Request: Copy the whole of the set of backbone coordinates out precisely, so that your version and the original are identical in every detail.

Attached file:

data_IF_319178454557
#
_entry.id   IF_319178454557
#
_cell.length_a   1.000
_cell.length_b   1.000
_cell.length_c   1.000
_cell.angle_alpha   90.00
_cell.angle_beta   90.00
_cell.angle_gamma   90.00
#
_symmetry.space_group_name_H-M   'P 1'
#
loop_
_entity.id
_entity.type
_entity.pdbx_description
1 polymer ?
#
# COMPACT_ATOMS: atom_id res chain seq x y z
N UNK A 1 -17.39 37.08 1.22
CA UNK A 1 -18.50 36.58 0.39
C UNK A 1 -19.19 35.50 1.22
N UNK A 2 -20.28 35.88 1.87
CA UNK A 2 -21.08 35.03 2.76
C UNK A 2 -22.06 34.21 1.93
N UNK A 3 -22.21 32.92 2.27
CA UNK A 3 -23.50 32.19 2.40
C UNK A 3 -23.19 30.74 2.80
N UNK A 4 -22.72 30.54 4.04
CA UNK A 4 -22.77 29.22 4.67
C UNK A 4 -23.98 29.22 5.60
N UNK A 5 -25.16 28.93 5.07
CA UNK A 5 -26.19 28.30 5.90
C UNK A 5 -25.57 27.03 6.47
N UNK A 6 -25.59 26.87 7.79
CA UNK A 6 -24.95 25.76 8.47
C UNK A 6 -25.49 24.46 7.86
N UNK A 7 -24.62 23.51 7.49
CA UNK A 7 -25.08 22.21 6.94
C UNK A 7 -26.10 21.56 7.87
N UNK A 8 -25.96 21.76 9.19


data_IF_319178454557
#
_entry.id   IF_319178454557
#
_cell.length_a   1.000
_cell.length_b   1.000
_cell.length_c   1.000
_cell.angle_alpha   90.00
_cell.angle_beta   90.00
_cell.angle_gamma   90.00
#
_symmetry.space_group_name_H-M   'P 1'
#
loop_
_entity.id
_entity.type
_entity.pdbx_description
1 polymer ?
#
# COMPACT_ATOMS: atom_id res chain seq x y z
N UNK A 1 -17.39 37.08 1.22
CA UNK A 1 -18.50 36.58 0.39
C UNK A 1 -19.19 35.50 1.22
N UNK A 2 -20.28 35.88 1.87
CA UNK A 2 -21.08 35.03 2.76
C UNK A 2 -22.06 34.21 1.93
N UNK A 3 -22.21 32.92 2.27
CA UNK A 3 -23.50 32.19 2.40
C UNK A 3 -23.19 30.74 2.80
N UNK A 4 -22.72 30.54 4.04
CA UNK A 4 -22.77 29.22 4.67
C UNK A 4 -23.98 29.22 5.60
N UNK A 5 -25.16 28.93 5.07
CA UNK A 5 -26.19 28.30 5.90
C UNK A 5 -25.57 27.03 6.47
N UNK A 6 -25.59 26.87 7.79
CA UNK A 6 -24.95 25.76 8.47
C UNK A 6 -25.49 24.46 7.86
N UNK A 7 -24.62 23.51 7.49
CA UNK A 7 -25.08 22.21 6.94
C UNK A 7 -26.10 21.56 7.87
N UNK A 8 -25.96 21.76 9.19